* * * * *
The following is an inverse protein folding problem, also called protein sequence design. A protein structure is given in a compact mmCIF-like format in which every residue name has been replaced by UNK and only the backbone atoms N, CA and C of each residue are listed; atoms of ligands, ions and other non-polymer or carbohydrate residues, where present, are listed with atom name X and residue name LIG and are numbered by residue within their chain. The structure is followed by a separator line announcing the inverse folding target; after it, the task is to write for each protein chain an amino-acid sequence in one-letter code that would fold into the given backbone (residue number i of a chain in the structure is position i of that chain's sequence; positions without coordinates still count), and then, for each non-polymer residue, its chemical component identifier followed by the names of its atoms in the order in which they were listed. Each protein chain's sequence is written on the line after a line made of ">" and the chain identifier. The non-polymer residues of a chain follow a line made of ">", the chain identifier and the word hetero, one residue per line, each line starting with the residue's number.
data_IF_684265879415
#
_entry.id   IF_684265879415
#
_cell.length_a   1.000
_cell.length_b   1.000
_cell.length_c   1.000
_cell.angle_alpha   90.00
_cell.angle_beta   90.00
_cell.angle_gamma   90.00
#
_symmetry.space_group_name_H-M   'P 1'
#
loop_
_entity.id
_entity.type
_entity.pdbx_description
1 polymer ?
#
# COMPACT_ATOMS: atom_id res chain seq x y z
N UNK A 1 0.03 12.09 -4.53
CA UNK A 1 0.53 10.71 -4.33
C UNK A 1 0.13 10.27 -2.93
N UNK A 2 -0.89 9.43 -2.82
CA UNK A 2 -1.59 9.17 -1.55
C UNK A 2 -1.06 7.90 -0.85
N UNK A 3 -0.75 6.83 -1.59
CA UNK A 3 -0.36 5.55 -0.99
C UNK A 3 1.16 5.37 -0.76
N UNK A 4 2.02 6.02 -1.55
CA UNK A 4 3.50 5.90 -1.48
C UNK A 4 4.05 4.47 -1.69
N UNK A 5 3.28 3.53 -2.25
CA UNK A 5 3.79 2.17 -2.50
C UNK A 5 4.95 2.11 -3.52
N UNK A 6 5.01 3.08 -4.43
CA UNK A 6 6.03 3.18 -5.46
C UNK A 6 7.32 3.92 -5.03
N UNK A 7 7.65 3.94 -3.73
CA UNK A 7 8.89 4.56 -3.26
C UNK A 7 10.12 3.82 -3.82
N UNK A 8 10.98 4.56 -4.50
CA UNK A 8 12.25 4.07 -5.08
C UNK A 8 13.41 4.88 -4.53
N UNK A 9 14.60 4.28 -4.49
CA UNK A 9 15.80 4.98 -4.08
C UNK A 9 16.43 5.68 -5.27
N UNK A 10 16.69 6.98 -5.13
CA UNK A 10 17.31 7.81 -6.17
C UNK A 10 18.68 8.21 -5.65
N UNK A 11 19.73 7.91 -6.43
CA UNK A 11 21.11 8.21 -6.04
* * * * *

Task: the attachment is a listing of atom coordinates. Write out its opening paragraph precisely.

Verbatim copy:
The following is an inverse protein folding problem, also called protein sequence design. A protein structure is given in a compact mmCIF-like format in which every residue name has been replaced by UNK and only the backbone atoms N, CA and C of each residue are listed; atoms of ligands, ions and other non-polymer or carbohydrate residues, where present, are listed with atom name X and residue name LIG and are numbered by residue within their chain. The structure is followed by a separator line announcing the inverse folding target; after it, the task is to write for each protein chain an amino-acid sequence in one-letter code that would fold into the given backbone (residue number i of a chain in the structure is position i of that chain's sequence; positions without coordinates still count), and then, for each non-polymer residue, its chemical component identifier followed by the names of its atoms in the order in which they were listed. Each protein chain's sequence is written on the line after a line made of ">" and the chain identifier. The non-polymer residues of a chain follow a line made of ">", the chain identifier and the word hetero, one residue per line, each line starting with the residue's number.